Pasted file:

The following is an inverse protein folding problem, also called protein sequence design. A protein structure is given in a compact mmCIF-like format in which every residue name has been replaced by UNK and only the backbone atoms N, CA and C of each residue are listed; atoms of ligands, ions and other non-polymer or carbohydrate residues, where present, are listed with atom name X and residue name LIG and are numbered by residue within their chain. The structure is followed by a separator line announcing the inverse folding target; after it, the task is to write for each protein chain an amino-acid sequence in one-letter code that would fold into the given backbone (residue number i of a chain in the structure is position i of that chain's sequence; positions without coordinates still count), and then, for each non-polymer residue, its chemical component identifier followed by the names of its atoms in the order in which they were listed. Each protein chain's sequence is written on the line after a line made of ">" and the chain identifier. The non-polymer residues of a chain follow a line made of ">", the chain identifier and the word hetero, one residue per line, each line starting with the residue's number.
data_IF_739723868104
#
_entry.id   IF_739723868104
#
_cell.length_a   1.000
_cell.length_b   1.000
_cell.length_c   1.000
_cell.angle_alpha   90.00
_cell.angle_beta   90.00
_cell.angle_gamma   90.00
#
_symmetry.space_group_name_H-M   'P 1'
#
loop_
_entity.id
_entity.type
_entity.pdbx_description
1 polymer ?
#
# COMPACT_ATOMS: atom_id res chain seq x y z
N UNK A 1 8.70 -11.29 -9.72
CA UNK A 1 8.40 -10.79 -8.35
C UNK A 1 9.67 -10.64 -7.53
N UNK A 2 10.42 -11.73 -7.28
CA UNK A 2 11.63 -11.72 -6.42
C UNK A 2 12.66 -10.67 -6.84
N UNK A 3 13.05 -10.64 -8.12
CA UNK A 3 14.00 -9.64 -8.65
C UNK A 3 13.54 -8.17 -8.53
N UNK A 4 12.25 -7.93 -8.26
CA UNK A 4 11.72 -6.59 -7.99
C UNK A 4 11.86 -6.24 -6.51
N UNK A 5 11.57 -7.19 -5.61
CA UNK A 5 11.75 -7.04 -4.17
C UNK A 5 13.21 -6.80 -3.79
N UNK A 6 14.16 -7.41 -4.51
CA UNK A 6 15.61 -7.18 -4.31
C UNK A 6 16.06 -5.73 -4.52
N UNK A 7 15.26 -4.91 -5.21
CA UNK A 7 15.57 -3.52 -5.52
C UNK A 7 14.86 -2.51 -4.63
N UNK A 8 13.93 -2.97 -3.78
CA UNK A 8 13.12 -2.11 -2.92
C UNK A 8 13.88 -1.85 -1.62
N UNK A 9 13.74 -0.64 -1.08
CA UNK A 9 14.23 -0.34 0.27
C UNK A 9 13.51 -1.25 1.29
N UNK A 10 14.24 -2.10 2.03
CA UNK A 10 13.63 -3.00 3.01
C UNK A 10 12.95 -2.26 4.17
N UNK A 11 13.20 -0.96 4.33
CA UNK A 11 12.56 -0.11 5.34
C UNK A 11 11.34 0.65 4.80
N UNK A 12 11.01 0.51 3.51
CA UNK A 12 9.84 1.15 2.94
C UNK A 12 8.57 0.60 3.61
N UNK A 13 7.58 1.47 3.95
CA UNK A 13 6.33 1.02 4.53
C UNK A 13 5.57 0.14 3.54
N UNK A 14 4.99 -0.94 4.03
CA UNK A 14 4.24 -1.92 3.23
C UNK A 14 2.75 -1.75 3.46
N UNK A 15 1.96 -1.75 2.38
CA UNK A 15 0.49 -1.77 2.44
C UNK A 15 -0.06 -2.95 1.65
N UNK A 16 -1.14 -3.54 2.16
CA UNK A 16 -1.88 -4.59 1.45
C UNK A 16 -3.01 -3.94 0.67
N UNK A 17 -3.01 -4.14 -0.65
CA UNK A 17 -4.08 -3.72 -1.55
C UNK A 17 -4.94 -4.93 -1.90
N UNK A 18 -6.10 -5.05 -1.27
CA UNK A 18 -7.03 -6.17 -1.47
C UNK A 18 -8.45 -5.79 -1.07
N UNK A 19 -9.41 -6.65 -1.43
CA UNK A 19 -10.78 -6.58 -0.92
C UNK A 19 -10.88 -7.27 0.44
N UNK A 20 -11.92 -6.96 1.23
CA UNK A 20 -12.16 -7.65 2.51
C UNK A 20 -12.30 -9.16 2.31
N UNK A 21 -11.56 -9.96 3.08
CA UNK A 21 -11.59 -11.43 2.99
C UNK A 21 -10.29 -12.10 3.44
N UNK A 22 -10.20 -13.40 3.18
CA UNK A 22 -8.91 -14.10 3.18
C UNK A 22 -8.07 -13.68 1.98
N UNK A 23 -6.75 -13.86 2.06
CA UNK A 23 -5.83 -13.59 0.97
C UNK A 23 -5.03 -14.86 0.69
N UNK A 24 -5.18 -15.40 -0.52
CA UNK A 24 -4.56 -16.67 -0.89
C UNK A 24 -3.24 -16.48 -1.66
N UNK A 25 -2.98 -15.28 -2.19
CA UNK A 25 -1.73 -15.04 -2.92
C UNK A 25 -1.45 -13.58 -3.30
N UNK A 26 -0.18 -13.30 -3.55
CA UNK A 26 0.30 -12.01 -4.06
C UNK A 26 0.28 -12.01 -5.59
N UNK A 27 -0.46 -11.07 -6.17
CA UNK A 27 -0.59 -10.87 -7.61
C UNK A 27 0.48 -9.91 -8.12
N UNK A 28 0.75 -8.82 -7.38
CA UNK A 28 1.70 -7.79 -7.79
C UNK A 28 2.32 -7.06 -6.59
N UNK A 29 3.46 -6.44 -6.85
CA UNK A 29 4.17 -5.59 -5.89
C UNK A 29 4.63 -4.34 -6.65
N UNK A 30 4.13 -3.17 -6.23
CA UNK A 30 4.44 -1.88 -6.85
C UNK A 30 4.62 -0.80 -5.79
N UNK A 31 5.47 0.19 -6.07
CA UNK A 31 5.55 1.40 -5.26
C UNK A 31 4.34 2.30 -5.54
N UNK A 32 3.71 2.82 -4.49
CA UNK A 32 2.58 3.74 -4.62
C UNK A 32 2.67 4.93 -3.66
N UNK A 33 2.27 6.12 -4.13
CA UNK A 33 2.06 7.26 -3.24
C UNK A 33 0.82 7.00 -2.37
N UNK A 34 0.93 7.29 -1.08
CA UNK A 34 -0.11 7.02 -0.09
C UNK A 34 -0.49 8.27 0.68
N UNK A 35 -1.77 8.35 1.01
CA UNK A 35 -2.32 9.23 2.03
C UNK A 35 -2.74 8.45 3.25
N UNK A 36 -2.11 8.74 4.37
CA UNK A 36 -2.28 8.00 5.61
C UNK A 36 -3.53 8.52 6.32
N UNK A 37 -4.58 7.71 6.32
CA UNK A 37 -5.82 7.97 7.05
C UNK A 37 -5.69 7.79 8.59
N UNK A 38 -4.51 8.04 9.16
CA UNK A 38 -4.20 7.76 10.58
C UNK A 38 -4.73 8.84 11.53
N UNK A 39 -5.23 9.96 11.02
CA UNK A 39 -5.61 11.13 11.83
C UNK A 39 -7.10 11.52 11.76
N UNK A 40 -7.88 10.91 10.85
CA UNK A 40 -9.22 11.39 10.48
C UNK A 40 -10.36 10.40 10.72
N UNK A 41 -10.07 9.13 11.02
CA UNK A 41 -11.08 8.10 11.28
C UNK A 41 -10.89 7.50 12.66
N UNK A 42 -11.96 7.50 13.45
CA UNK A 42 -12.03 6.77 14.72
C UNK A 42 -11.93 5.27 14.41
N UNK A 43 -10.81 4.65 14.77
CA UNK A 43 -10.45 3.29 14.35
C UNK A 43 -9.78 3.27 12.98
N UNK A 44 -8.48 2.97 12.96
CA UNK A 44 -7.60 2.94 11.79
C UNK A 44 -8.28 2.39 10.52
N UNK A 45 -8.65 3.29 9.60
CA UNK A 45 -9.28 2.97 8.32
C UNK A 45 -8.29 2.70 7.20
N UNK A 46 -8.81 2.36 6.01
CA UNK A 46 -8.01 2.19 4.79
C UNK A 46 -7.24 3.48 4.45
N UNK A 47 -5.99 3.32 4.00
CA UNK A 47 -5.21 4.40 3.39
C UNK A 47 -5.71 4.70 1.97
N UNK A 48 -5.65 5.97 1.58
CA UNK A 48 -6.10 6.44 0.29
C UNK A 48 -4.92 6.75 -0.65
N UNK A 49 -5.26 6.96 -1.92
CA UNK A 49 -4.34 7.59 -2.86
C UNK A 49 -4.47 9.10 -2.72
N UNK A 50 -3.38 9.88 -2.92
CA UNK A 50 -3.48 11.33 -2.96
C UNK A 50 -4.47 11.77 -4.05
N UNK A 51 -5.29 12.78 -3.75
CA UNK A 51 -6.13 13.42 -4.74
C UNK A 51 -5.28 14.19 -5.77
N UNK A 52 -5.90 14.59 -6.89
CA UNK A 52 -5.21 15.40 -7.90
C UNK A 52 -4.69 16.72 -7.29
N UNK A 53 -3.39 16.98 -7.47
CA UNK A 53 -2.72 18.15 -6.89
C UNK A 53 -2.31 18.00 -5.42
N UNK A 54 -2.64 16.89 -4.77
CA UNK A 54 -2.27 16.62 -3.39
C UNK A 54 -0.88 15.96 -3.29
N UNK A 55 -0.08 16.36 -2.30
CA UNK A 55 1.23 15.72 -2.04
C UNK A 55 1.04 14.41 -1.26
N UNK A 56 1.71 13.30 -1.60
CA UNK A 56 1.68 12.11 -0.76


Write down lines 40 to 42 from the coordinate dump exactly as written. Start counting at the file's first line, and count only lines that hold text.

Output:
N UNK A 7 15.26 -4.91 -5.21
CA UNK A 7 15.57 -3.52 -5.52
C UNK A 7 14.86 -2.51 -4.63